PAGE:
In this connection it is found stated in the works by spyi bo lhas pa and others that the mahā-paṇḍita had come to Tibet in his 65th year. However this is a mistake. For the lo tsa ba (khro phu) has stated that, the year of the mahā-paṇḍita ’s coming to Tibet was the Wood Male Mouse year (shing pho byi ba 1204 A.D.). This Wood Male Mouse year was the 78th year of the mahā-paṇḍita. He spent ten years (in Tibet), till the year Water Female Hen (chu mo bya 1213 A.D.). He left Tibet in the year Wood Male Dog (shing pho khyi 1214 A.D.). In the year Wood Female Hen (shing mo bya 1225 A.D.) of the next Cycle of Sixty Years (lo skor) he reached the age of 99. He passed into Nirvāṇa on Saturday, the 5th day of the sgrog zla (Śatabhiṣā, Aquarī).

The same was stated as follows:

"Aged a hundred years, less one, in the year of the Hen (bya to 1225 A.D.), in the month of sgrog (Śatabhiṣā), in its first half, on Saturday, the fifth day, the Sun of living beings manifested (his) setting".

This Saturday could be clearly calculated with the help of the astrological tables called "1nga bsdus" composed by the mahā-paṇḍita himself. In short, the mahā-paṇḍita was born in the year Fire Female Sheep (me mo lug 1127

A.D.). He was ordained in the year Earth Female Serpent (sa mo sbrul 1149 A.D.). He came to Tibet at the age of 78 in the year Wood Male Mouse (shing pho byi ba 1204 A.D.). He spent ten years in Tibet, till the year Water Female Hen (chu mo bya 1213 A.D.). He left Tibet in the year Wood Male Dog (shing pho khyi 1214 A.D.), and laboured extensively for the welfare of living beings in Kāśmīra. He passed into Nirvāṇa at the age of 99, in the year Wood Female Hen (shing mo bya 1125 A.D.).

The story of his invitation to Tibet and that of his labours for the welfare of living beings: The holy man named khro phu lo tsa ba (byams pa'i dpal) proceeded towards Nepal and India in order to study the work of a translator, and stopped at skyi rong.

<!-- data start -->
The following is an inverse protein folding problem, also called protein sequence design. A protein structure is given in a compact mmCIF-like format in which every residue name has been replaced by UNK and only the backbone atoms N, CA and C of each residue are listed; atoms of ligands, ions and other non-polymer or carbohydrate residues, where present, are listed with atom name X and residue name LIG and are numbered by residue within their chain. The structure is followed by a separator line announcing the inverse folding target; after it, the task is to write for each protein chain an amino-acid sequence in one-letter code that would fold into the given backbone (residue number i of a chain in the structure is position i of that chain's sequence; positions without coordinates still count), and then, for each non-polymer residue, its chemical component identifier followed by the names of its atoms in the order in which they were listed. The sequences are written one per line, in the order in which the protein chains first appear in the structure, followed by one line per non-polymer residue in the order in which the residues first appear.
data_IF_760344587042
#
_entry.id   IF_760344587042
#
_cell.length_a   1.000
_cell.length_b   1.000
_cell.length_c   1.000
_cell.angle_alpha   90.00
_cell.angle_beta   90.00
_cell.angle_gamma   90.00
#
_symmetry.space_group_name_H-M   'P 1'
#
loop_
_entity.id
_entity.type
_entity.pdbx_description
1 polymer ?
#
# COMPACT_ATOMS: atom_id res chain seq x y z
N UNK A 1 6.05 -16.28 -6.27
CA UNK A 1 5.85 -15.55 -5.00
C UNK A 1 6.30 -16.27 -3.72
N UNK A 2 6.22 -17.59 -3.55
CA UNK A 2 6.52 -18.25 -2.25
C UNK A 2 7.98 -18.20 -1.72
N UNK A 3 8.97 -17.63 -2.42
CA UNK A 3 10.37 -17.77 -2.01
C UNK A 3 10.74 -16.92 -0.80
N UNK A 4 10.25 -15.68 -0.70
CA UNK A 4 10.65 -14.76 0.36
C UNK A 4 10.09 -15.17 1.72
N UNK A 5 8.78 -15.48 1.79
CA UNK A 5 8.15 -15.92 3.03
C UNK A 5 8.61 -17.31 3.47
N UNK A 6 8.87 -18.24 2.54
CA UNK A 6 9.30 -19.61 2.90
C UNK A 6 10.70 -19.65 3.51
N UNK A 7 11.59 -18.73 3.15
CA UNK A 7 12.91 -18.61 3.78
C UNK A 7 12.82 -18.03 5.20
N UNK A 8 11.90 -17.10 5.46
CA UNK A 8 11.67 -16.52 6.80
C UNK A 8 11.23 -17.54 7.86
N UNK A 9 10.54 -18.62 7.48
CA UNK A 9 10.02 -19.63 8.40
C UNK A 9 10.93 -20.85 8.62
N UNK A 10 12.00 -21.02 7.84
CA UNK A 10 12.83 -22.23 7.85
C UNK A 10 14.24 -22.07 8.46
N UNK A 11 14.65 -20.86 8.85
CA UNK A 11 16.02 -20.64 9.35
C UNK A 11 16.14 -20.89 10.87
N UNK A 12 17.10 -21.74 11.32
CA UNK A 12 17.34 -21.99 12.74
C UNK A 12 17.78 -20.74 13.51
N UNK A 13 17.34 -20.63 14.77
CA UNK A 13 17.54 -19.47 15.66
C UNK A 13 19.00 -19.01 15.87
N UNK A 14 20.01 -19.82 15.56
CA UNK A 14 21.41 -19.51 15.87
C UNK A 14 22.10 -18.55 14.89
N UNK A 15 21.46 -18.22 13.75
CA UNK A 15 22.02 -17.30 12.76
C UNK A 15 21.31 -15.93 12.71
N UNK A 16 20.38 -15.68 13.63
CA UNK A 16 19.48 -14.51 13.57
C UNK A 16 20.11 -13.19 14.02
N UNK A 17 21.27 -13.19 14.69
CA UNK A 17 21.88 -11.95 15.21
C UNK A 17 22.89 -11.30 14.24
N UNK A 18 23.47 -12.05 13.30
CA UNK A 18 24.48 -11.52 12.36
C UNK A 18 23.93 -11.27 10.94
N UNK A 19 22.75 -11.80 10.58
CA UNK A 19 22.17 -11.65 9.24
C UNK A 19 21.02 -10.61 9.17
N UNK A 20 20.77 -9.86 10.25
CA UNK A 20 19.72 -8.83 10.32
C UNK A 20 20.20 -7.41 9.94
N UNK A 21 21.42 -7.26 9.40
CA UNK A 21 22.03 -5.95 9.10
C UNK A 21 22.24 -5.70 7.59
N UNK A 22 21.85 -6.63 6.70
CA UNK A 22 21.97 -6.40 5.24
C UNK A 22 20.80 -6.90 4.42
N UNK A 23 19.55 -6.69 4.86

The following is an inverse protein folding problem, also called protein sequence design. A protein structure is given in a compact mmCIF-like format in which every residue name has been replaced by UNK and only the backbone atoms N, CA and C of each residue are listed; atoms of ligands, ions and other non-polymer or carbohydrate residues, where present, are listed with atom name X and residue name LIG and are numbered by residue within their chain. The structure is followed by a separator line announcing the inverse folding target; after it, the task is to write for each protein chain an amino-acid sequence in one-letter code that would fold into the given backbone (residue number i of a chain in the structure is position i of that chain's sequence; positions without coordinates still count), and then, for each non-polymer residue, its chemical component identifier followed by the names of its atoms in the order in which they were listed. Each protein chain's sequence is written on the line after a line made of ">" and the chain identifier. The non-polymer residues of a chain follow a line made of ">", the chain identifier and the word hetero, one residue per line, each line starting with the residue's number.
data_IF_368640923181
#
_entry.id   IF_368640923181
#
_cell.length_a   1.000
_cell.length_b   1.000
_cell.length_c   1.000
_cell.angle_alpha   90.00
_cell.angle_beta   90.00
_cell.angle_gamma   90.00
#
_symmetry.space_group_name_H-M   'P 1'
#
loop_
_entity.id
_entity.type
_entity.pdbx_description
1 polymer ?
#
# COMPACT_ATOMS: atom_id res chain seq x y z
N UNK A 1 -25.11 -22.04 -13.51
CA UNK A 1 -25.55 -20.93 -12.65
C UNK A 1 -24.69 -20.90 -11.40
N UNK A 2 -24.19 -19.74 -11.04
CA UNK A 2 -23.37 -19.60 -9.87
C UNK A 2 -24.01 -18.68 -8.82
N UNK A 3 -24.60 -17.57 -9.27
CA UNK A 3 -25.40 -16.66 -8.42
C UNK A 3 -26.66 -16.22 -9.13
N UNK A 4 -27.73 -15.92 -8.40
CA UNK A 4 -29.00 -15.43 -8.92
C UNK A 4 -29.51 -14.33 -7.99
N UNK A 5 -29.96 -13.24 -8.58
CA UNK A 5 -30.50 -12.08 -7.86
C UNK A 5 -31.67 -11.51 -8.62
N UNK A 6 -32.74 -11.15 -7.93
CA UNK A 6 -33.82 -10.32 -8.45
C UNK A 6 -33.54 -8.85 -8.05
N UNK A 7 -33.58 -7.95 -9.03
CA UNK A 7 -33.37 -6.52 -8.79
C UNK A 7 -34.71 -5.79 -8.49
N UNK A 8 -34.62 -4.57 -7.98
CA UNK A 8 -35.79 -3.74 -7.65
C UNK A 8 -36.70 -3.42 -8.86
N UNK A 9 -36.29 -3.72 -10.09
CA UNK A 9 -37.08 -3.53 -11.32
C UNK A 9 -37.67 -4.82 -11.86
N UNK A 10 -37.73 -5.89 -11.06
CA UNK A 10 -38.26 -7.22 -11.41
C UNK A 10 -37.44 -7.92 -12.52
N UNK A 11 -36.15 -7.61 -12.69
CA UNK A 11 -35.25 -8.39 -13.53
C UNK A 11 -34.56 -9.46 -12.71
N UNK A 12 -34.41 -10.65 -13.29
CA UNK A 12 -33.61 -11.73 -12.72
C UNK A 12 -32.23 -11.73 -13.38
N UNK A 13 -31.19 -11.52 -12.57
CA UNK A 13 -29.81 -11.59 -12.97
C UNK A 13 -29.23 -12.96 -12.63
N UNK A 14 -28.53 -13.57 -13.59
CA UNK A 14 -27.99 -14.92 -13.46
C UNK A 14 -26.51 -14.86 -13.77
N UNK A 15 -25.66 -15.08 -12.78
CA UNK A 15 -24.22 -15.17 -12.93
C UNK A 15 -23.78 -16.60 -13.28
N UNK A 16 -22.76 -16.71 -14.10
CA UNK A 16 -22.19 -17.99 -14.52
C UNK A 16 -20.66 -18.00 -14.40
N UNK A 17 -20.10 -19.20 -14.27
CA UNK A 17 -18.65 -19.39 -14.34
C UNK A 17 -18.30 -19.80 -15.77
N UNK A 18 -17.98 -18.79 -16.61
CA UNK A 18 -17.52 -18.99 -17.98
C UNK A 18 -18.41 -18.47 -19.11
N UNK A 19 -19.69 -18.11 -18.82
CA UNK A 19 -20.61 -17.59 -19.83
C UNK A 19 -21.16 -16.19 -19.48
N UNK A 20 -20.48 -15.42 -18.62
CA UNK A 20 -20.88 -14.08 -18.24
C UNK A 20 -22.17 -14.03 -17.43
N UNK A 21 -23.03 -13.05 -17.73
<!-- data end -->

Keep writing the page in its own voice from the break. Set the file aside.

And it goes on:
One day he offered one and half silver srang to one named don zhags pa chen po, a disciple of rin po che rgyal tsha, and requested him to examine the omens of the following three, (possibilities):

"If I go to India and Nepal, would accidents befall me? Shall I be able to benefit living beings? Will the good work which I intend doing, be successful?"

Don zhags pa said:

"I couldn't tell whether the three will be successful. I shall examine (the omens) addressing myself to Amoghapaśa".

Then the lo tsa ba himself having arranged a large offering, examined the dreams. At dawn he saw in his dream an a tsa ra[4] with teeth similar to a conch.

He inquired: "Who was it?"

In reply he heard: "Look at the writing on the back?"

He saw the letters dvi-bhā-śī.[5] Again the a tsa ra gave him a leaf of the Bodhi tree on which he found an image of a paṇḍita with a bird-like face. On the back he read: Mahāmaitrī. Again the a tsa ra handed him a mirror in which he saw a paṇḍita who was similar to a god and an inscription which read: "Mañjuśri". Then (he saw) the image of a white man, made from the outside of rough woollen cloth, and from the inside of silk, inscribed “Maṇipadme”. These four objects influenced his mind greatly, and he thought of keeping them in a temple.

He took them there but the a tsa ra exclaimed: "Give them back! I shall reverse the order", and added:

"Let the lion made of conch run towards all directions! You may leave the leaf and mirror, but take the image of the man made of silk. After you may take the mirror. After that you may take the leaf also."

On awakening, he could not understand the dream, though he felt that it was auspicious.

At that time he did not understand the meaning of the four inscriptions. But later he found out that the lion made of a conch indicated the lo tsa ba himself, the white man -the Lord Mitra, the paṇḍita seen in the mirror - Buddhaśrī, the paṇḍita drawn on the leaf -the Kashmirian paṇḍita.